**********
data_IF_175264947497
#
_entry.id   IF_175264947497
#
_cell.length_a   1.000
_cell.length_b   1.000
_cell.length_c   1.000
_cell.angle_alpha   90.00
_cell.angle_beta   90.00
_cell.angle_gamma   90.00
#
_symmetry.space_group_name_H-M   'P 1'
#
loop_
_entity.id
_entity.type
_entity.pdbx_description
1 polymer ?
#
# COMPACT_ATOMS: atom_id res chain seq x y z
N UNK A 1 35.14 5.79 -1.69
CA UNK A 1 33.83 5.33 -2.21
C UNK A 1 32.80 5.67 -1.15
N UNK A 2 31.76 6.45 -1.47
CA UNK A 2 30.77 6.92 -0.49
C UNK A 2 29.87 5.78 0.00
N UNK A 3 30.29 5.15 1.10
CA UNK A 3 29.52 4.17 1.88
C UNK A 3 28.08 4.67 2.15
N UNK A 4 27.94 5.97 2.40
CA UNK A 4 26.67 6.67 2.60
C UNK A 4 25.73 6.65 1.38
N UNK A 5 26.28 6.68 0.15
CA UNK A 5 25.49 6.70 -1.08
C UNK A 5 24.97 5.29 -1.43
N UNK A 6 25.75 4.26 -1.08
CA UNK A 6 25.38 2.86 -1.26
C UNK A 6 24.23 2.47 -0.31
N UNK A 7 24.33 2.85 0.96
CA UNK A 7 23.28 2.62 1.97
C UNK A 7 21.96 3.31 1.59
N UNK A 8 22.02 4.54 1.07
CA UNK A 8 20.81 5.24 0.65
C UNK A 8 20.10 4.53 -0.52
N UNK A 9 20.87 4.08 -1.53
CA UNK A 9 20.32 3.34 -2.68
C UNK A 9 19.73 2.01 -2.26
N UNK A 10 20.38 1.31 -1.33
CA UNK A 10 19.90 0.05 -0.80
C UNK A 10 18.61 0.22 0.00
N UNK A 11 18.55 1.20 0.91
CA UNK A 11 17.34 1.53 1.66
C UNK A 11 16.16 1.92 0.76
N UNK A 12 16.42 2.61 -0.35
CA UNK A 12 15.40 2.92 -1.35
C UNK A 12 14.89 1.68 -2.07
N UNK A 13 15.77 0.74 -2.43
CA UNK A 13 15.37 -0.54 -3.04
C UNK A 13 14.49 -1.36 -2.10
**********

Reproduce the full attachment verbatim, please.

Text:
data_IF_175264947497
#
_entry.id   IF_175264947497
#
_cell.length_a   1.000
_cell.length_b   1.000
_cell.length_c   1.000
_cell.angle_alpha   90.00
_cell.angle_beta   90.00
_cell.angle_gamma   90.00
#
_symmetry.space_group_name_H-M   'P 1'
#
loop_
_entity.id
_entity.type
_entity.pdbx_description
1 polymer ?
#
# COMPACT_ATOMS: atom_id res chain seq x y z
N UNK A 1 35.14 5.79 -1.69
CA UNK A 1 33.83 5.33 -2.21
C UNK A 1 32.80 5.67 -1.15
N UNK A 2 31.76 6.45 -1.47
CA UNK A 2 30.77 6.92 -0.49
C UNK A 2 29.87 5.78 0.00
N UNK A 3 30.29 5.15 1.10
CA UNK A 3 29.52 4.17 1.88
C UNK A 3 28.08 4.67 2.15
N UNK A 4 27.94 5.97 2.40
CA UNK A 4 26.67 6.67 2.60
C UNK A 4 25.73 6.65 1.38
N UNK A 5 26.28 6.68 0.15
CA UNK A 5 25.49 6.70 -1.08
C UNK A 5 24.97 5.29 -1.43
N UNK A 6 25.75 4.26 -1.08
CA UNK A 6 25.38 2.86 -1.26
C UNK A 6 24.23 2.47 -0.31
N UNK A 7 24.33 2.85 0.96
CA UNK A 7 23.28 2.62 1.97
C UNK A 7 21.96 3.31 1.59
N UNK A 8 22.02 4.54 1.07
CA UNK A 8 20.81 5.24 0.65
C UNK A 8 20.10 4.53 -0.52
N UNK A 9 20.87 4.08 -1.53
CA UNK A 9 20.32 3.34 -2.68
C UNK A 9 19.73 2.01 -2.26
N UNK A 10 20.38 1.31 -1.33
CA UNK A 10 19.90 0.05 -0.80
C UNK A 10 18.61 0.22 0.00
N UNK A 11 18.55 1.20 0.91
CA UNK A 11 17.34 1.53 1.66
C UNK A 11 16.16 1.92 0.76
N UNK A 12 16.42 2.61 -0.35
CA UNK A 12 15.40 2.92 -1.35
C UNK A 12 14.89 1.68 -2.07
N UNK A 13 15.77 0.74 -2.43
CA UNK A 13 15.37 -0.54 -3.04
C UNK A 13 14.49 -1.36 -2.10